Fortunately for the Chargers, they’re facing a Texans pass defense that ranks dead last in the NFL.
For more NFL news, rumors and analysis, follow @cbssportsnfl on Twitter and subscribe to our RSS Feed.
Posted on: November 1, 2010 6:40 pm
In his first game since injuring his shoulder in Week 1, Matthew Stafford was 26/45 for 212 yards, four touchdowns and one interception. (DeAngelo Hall, who was outplayed by Calvin Johnson for most of the afternoon, snagged the interception on a brilliant first quarter play.)The box score shows Washington gaining 80 yards on the ground, but 45 of those yards came on four Donovan McNabb runs. The Redskins never came close to sustaining a true rushing attack on Sunday.
Ndamukong Suh is running away with the Defensive Player of the Year award. The behemoth DT recorded two more sacks Sunday, bringing his total to 6.5 on the season. Suh also had five tackles and a game-sealing touchdown off a fumble return.Kyle Vanden Bosch and Cliff Avril also recorded a pair of sacks for the Lions.
Only 42,339 people paid to see the Lions defeat the Redskins.The Bills became the fourth team in NFL history to lose back-to-back overtime games on the road. (Of course, that kind of heartbreak is nothing for a franchise that once lost back-to-back Super Bowls back-to-back times.) The last team to lose two straight road overtime games was the ’09 Steelers (remember them?).
For what it’s worth, Kansas City’s Thomas Jones became the first player in NFL history to rush for 500 yards for a fifth different team. Jones had 77 of the Chiefs’ 274 yards rushing. (Jamaal Charles led the way with 177; he also led the Chiefs with 61 yards receiving.)C.J. Spiller seemed to spend as much time at wide receiver as running back. And not at slot receiver – split out WIDE, as in outside the numbers. Spiller finished with four catches for 28 yards and six carries for 17 yards. (It’s apparent that the first-round rookie is still doing too much reading and not enough reacting.)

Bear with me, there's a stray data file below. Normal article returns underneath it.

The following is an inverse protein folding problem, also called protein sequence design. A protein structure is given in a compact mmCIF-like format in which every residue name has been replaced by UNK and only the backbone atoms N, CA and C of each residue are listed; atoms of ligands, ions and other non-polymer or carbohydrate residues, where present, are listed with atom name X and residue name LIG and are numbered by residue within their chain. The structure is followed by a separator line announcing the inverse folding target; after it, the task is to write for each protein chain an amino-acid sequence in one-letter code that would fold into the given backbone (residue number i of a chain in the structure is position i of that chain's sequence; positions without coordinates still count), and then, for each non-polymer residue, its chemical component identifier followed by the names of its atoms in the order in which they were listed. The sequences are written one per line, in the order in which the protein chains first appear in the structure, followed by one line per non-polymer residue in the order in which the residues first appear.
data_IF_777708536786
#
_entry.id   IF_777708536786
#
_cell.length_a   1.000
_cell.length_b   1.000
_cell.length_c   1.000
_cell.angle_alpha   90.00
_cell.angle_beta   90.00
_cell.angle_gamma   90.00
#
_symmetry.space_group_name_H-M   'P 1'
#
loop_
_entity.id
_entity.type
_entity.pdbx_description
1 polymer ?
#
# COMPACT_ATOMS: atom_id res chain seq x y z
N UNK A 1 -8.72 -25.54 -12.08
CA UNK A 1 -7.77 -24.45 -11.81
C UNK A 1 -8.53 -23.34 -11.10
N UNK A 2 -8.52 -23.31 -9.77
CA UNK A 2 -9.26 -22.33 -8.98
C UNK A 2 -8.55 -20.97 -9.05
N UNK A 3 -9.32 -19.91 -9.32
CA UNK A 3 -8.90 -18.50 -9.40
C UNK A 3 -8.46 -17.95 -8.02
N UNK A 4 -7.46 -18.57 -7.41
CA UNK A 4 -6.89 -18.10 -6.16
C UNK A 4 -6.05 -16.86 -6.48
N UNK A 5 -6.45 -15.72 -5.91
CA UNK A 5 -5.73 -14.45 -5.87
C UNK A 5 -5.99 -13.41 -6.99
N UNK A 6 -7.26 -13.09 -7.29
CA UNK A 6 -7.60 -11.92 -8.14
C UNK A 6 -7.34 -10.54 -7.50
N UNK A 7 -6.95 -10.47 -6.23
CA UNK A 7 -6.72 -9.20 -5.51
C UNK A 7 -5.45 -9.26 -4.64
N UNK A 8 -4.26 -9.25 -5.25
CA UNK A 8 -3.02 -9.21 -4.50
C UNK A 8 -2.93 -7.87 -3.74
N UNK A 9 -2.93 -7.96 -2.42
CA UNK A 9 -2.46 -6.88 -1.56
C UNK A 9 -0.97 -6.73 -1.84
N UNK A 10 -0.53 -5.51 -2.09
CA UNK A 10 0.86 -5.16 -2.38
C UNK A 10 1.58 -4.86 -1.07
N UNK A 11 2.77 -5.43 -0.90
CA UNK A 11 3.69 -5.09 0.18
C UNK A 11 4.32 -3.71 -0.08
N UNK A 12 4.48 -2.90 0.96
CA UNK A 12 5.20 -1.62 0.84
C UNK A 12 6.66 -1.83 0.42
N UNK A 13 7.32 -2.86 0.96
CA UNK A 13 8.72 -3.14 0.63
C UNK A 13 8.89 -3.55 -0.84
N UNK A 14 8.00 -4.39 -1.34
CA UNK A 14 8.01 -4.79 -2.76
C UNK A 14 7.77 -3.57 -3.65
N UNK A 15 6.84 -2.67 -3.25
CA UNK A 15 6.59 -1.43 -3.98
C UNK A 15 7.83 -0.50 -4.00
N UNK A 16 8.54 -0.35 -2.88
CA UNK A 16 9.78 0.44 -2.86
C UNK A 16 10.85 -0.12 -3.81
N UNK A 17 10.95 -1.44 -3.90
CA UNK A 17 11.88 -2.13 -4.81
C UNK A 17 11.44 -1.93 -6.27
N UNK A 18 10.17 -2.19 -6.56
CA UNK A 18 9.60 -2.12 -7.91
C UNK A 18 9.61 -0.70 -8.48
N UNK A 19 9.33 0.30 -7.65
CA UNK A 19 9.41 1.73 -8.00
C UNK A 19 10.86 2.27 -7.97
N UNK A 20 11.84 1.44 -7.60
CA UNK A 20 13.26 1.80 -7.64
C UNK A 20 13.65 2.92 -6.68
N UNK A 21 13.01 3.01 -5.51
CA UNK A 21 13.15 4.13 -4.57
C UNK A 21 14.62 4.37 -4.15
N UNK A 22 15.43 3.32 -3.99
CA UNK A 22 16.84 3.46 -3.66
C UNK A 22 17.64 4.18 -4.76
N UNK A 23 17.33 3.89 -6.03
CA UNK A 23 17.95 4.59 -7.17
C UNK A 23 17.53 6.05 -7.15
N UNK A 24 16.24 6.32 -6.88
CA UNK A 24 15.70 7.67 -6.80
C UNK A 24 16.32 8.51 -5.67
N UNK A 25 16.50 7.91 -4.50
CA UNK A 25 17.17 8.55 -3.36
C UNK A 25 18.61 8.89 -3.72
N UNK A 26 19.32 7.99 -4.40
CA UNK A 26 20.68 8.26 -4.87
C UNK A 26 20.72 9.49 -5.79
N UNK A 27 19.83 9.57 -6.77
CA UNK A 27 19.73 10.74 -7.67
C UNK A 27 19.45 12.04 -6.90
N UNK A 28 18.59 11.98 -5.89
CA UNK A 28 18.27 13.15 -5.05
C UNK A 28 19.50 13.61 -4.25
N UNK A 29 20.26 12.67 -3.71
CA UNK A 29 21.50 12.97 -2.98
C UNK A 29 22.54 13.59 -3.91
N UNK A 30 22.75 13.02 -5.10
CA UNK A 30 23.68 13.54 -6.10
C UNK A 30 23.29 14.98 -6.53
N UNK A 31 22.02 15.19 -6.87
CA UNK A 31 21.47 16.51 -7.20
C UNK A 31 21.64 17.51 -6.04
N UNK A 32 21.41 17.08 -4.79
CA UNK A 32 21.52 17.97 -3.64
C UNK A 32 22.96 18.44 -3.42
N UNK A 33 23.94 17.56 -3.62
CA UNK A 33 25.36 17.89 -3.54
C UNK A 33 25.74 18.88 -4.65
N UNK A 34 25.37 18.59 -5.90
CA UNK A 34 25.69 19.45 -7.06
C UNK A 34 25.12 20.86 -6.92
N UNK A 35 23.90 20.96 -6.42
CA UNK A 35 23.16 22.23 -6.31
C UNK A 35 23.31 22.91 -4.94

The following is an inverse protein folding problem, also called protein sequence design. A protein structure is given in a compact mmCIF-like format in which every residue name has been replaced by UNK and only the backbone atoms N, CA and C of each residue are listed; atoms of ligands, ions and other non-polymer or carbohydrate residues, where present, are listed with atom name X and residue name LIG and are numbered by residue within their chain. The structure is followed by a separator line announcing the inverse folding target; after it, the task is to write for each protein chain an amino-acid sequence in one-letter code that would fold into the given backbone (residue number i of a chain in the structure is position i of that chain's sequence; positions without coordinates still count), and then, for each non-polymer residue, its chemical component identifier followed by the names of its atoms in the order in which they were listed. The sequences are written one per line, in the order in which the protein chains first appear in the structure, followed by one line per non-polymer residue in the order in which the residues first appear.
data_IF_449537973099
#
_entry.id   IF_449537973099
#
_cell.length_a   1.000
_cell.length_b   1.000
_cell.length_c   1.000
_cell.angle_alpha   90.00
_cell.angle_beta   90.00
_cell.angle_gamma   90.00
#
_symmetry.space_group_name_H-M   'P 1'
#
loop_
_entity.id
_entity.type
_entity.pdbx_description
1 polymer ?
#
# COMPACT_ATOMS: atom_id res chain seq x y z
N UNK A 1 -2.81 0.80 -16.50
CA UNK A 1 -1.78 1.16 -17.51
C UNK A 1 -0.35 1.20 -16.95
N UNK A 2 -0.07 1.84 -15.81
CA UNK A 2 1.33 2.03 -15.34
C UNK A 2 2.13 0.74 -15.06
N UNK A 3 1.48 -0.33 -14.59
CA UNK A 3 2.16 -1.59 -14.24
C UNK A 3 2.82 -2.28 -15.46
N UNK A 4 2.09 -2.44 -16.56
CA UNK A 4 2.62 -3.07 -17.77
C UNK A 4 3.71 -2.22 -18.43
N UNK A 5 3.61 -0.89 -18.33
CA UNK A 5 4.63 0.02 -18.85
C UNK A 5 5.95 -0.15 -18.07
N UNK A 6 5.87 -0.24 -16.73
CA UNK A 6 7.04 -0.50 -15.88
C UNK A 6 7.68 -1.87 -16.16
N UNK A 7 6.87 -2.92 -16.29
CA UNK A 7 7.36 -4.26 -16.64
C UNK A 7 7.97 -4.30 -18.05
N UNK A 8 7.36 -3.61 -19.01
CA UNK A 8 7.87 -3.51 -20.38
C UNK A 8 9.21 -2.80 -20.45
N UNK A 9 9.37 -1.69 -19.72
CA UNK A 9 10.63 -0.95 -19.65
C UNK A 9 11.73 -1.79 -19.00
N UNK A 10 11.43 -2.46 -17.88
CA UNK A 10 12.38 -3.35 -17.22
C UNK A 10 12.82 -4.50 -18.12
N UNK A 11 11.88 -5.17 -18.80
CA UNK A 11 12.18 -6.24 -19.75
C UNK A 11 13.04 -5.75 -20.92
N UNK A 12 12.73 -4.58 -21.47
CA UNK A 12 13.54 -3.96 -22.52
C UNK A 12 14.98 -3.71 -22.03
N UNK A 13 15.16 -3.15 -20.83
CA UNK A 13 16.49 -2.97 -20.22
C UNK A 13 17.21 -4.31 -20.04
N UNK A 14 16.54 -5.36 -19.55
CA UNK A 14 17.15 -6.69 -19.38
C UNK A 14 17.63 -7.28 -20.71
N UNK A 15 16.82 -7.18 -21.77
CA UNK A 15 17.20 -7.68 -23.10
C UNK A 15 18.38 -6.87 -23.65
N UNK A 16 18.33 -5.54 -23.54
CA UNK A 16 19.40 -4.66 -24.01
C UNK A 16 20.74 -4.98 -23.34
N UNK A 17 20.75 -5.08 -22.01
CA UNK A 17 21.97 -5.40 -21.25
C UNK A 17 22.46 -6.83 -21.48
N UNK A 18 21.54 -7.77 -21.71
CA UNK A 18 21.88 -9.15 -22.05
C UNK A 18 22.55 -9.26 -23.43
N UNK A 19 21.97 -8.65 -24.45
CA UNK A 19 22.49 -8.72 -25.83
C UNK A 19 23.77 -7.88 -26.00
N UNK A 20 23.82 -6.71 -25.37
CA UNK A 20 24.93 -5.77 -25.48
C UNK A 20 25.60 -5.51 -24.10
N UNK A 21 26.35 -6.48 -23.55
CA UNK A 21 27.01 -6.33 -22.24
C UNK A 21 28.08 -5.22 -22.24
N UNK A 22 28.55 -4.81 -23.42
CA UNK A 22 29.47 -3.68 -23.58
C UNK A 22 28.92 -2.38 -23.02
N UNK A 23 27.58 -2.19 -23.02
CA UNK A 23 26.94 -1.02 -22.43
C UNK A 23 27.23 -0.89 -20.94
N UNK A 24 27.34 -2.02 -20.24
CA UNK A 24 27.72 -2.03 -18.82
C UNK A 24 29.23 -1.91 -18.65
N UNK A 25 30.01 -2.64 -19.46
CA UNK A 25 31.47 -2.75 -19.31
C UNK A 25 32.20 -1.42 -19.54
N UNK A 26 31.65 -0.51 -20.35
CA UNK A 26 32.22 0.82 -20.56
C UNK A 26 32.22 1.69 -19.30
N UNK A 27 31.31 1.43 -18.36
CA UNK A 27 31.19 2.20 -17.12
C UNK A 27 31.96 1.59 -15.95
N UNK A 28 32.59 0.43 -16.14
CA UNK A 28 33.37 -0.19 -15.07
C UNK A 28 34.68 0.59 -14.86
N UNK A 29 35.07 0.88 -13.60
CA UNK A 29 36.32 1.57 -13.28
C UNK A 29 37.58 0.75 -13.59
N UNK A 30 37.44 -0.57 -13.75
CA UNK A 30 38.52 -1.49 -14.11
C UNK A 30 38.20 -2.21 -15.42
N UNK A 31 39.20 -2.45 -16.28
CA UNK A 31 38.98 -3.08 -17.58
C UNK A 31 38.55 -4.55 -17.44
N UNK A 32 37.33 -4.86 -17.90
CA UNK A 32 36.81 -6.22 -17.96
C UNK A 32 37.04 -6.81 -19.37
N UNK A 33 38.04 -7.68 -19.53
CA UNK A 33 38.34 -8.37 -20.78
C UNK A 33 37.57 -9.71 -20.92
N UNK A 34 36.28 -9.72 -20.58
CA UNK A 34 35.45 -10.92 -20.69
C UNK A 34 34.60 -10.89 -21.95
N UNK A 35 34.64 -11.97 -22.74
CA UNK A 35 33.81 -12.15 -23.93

Paul Posluszny led the Bills with 18 tackles. He has extra chances to tackle because none of Buffalo’s defensive linemen can get off blocks.
Steven Jackson played with a broken finger against the Panthers. He came out in passing situations (one catch, four yards), but rushed for 59 yards on 23 carries (his performance looked better than the numbers suggest).You can call off the search party for Carolina’s running game – not because the run game was found but because it’s safe to declare it dead. Jonathan Stewart managed just 30 yards on 14 carries against the Rams. DeAngelo Williams stayed home with a foot injury.
James Laurinaitis is putting together a Pro Bowl season. On Sunday the second-year linebacker had eight tackles, a sack, three tackles for a loss and an interception (which came on a horrendous decision and throw by Matt Moore).The Packers told Aaron Rodgers all week not to worry about his completion percentage – just make sure he didn’t turn the ball over. Rodgers listened. He was 15/34 passing with zero interceptions and fumbles.
LaDainian Tomlinson is clearly the No. 1 back for the Jets. He got 16 carries against Green Bay; Shonn Greene got six. Neither player was particularly effective (LT got tripped up on several shoestring tackles).
After catching a pass in 133 straight games, Donald Drive was held without a catch for a second straight game. He was still hampered by a quad injury.Troy Smith was an efficient 12/19 for 196 yards and a touchdown in his 49ers starting debut. Looks like Mike Singletary may have a new starting Smith to threaten with a benching.
Brandon Lloyd hauled in seven passes for 169 yards. Lloyd has had triple-digit receiving yards in five games this season.Justin Smith led the Niners with two sacks and two tackles for a loss.
Seyi Ajirotutu (save some vowels for the rest of us, pal) had three catches for 48 yards for the Chargers. Ajirotutu is an undrafted rookie from Fresno State.
Adrian Peterson carried the ball 25 times for 92 yards Sunday, with his longest run going for just nine yards.
LeGarrette Blount had 22 carries for 120 yards and two touchdowns in Tampa Bay’s win at Arizona. (Cadillac Williams had just four carries for 10 yards.)
In his first game since Week 3, Steve Breaston caught eight passes for 147 yards.No one for the Steelers had more than 43 yards receiving at New Orleans Sunday night.
@cbssportsnfl on Twitter and subscribe to our RSS Feed .
Tags: Aaron Rodgers, Adrian Peterson, Arizona Cardinals, Brandon Lloyd, Buffalo Bills, C.J. Spiller, Carolina Panthers, Dallas Cowboys, Danny Woodhead, Darren Sproles, Denver Broncos, Detroit Lions, Donald Driver, Donovan McNabb, Green Bay Packers, Jacksonville Jaguars, James Laurinaitis, Justin Smith, Kansas City Chiefs, LaDainian Tomlinson, LeGarrette Blount, Mark Sanchez, Marques Colston, Mike Tolbert, Minnesota Vikings, Ndamukong Suh, New England Patriots, New Orleans Saints, New York Jets, Oakland Raiders, Pittsburgh Steelers, Robert Meachem, Ryan Mathews, San Diego Chargers, San Francisco 49ers, Seattle Seahawks, Seyi Ajirotutu, St. Louis Rams, Steve Breaston, Steven Jackson, Tampa Bay Buccaneers, Tennessee Titans, Thomas Jones, Troy Smith, Washington Redskins